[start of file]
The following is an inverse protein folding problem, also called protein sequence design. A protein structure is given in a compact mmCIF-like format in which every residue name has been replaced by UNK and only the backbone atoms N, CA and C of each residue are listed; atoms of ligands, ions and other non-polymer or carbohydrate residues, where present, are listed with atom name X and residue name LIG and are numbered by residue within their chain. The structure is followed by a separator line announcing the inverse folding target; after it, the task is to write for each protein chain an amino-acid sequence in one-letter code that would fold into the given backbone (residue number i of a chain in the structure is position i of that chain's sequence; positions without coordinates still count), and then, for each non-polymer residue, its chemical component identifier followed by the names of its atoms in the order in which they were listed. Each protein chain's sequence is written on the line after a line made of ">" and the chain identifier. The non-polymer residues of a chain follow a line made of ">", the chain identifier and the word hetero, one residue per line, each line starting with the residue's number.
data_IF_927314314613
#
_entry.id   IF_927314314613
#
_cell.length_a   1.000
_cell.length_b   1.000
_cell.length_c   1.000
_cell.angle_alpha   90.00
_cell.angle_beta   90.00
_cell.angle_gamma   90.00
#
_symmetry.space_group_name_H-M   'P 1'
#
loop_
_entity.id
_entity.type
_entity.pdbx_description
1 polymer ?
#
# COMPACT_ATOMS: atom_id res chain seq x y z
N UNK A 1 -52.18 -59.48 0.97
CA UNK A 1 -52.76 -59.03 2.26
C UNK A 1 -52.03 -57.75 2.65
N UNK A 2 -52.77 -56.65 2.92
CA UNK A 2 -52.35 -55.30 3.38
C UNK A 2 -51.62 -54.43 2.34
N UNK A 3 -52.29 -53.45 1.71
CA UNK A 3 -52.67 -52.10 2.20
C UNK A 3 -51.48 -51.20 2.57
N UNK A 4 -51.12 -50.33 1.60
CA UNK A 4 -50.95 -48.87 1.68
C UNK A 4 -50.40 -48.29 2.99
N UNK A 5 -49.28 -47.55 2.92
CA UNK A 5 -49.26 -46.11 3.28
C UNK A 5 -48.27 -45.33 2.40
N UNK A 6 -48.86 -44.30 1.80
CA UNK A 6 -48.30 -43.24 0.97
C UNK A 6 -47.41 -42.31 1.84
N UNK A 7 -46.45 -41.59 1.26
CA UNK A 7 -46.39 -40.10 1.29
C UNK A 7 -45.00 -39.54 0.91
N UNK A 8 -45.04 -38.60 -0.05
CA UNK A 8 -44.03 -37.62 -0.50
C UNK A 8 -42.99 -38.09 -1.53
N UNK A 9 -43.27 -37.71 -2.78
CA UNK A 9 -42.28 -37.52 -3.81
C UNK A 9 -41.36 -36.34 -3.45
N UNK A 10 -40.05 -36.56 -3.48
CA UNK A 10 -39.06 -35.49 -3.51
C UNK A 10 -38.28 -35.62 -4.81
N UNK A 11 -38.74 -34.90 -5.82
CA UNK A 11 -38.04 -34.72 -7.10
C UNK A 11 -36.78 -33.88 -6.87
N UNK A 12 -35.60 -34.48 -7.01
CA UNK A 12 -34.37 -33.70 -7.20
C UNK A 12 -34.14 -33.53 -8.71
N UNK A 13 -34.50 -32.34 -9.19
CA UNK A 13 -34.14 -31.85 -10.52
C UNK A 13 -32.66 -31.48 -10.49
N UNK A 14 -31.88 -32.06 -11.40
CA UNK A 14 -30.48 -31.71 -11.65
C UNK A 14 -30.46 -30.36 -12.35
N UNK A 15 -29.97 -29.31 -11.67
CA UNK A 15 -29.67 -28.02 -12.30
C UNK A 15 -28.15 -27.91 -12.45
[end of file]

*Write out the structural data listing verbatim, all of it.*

The following is an inverse protein folding problem, also called protein sequence design. A protein structure is given in a compact mmCIF-like format in which every residue name has been replaced by UNK and only the backbone atoms N, CA and C of each residue are listed; atoms of ligands, ions and other non-polymer or carbohydrate residues, where present, are listed with atom name X and residue name LIG and are numbered by residue within their chain. The structure is followed by a separator line announcing the inverse folding target; after it, the task is to write for each protein chain an amino-acid sequence in one-letter code that would fold into the given backbone (residue number i of a chain in the structure is position i of that chain's sequence; positions without coordinates still count), and then, for each non-polymer residue, its chemical component identifier followed by the names of its atoms in the order in which they were listed. Each protein chain's sequence is written on the line after a line made of ">" and the chain identifier. The non-polymer residues of a chain follow a line made of ">", the chain identifier and the word hetero, one residue per line, each line starting with the residue's number.
data_IF_927314314613
#
_entry.id   IF_927314314613
#
_cell.length_a   1.000
_cell.length_b   1.000
_cell.length_c   1.000
_cell.angle_alpha   90.00
_cell.angle_beta   90.00
_cell.angle_gamma   90.00
#
_symmetry.space_group_name_H-M   'P 1'
#
loop_
_entity.id
_entity.type
_entity.pdbx_description
1 polymer ?
#
# COMPACT_ATOMS: atom_id res chain seq x y z
N UNK A 1 -52.18 -59.48 0.97
CA UNK A 1 -52.76 -59.03 2.26
C UNK A 1 -52.03 -57.75 2.65
N UNK A 2 -52.77 -56.65 2.92
CA UNK A 2 -52.35 -55.30 3.38
C UNK A 2 -51.62 -54.43 2.34
N UNK A 3 -52.29 -53.45 1.71
CA UNK A 3 -52.67 -52.10 2.20
C UNK A 3 -51.48 -51.20 2.57
N UNK A 4 -51.12 -50.33 1.60
CA UNK A 4 -50.95 -48.87 1.68
C UNK A 4 -50.40 -48.29 2.99
N UNK A 5 -49.28 -47.55 2.92
CA UNK A 5 -49.26 -46.11 3.28
C UNK A 5 -48.27 -45.33 2.40
N UNK A 6 -48.86 -44.30 1.80
CA UNK A 6 -48.30 -43.24 0.97
C UNK A 6 -47.41 -42.31 1.84
N UNK A 7 -46.45 -41.59 1.26
CA UNK A 7 -46.39 -40.10 1.29
C UNK A 7 -45.00 -39.54 0.91
N UNK A 8 -45.04 -38.60 -0.05
CA UNK A 8 -44.03 -37.62 -0.50
C UNK A 8 -42.99 -38.09 -1.53
N UNK A 9 -43.27 -37.71 -2.78
CA UNK A 9 -42.28 -37.52 -3.81
C UNK A 9 -41.36 -36.34 -3.45
N UNK A 10 -40.05 -36.56 -3.48
CA UNK A 10 -39.06 -35.49 -3.51
C UNK A 10 -38.28 -35.62 -4.81
N UNK A 11 -38.74 -34.90 -5.82
CA UNK A 11 -38.04 -34.72 -7.10
C UNK A 11 -36.78 -33.88 -6.87
N UNK A 12 -35.60 -34.48 -7.01
CA UNK A 12 -34.37 -33.70 -7.20
C UNK A 12 -34.14 -33.53 -8.71
N UNK A 13 -34.50 -32.34 -9.19
CA UNK A 13 -34.14 -31.85 -10.52
C UNK A 13 -32.66 -31.48 -10.49
N UNK A 14 -31.88 -32.06 -11.40
CA UNK A 14 -30.48 -31.71 -11.65
C UNK A 14 -30.46 -30.36 -12.35
N UNK A 15 -29.97 -29.31 -11.67
CA UNK A 15 -29.67 -28.02 -12.30
C UNK A 15 -28.15 -27.91 -12.45